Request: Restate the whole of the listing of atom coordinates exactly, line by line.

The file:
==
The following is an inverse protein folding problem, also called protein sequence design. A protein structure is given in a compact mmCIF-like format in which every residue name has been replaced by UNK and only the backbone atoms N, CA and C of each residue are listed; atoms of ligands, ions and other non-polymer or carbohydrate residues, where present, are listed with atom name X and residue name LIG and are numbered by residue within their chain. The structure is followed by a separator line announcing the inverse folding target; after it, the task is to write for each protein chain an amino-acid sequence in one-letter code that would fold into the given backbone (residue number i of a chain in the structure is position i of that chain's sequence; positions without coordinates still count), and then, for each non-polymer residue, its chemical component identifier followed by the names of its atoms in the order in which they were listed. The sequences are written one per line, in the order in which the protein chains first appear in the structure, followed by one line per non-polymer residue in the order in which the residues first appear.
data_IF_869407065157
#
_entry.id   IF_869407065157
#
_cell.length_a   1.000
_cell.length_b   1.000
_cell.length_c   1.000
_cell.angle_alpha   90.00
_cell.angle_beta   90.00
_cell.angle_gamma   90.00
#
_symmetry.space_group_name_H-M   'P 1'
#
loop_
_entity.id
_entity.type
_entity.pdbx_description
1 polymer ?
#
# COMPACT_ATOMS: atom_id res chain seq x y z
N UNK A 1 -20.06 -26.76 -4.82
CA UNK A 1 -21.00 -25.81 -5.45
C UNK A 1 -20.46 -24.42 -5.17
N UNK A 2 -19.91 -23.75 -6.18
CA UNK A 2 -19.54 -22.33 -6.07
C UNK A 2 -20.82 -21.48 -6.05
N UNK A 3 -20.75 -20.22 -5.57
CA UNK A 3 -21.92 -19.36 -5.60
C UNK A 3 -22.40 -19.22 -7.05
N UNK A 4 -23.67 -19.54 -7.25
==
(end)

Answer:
The following is an inverse protein folding problem, also called protein sequence design. A protein structure is given in a compact mmCIF-like format in which every residue name has been replaced by UNK and only the backbone atoms N, CA and C of each residue are listed; atoms of ligands, ions and other non-polymer or carbohydrate residues, where present, are listed with atom name X and residue name LIG and are numbered by residue within their chain. The structure is followed by a separator line announcing the inverse folding target; after it, the task is to write for each protein chain an amino-acid sequence in one-letter code that would fold into the given backbone (residue number i of a chain in the structure is position i of that chain's sequence; positions without coordinates still count), and then, for each non-polymer residue, its chemical component identifier followed by the names of its atoms in the order in which they were listed. The sequences are written one per line, in the order in which the protein chains first appear in the structure, followed by one line per non-polymer residue in the order in which the residues first appear.
data_IF_869407065157
#
_entry.id   IF_869407065157
#
_cell.length_a   1.000
_cell.length_b   1.000
_cell.length_c   1.000
_cell.angle_alpha   90.00
_cell.angle_beta   90.00
_cell.angle_gamma   90.00
#
_symmetry.space_group_name_H-M   'P 1'
#
loop_
_entity.id
_entity.type
_entity.pdbx_description
1 polymer ?
#
# COMPACT_ATOMS: atom_id res chain seq x y z
N UNK A 1 -20.06 -26.76 -4.82
CA UNK A 1 -21.00 -25.81 -5.45
C UNK A 1 -20.46 -24.42 -5.17
N UNK A 2 -19.91 -23.75 -6.18
CA UNK A 2 -19.54 -22.33 -6.07
C UNK A 2 -20.82 -21.48 -6.05
N UNK A 3 -20.75 -20.22 -5.57
CA UNK A 3 -21.92 -19.36 -5.60
C UNK A 3 -22.40 -19.22 -7.05
N UNK A 4 -23.67 -19.54 -7.25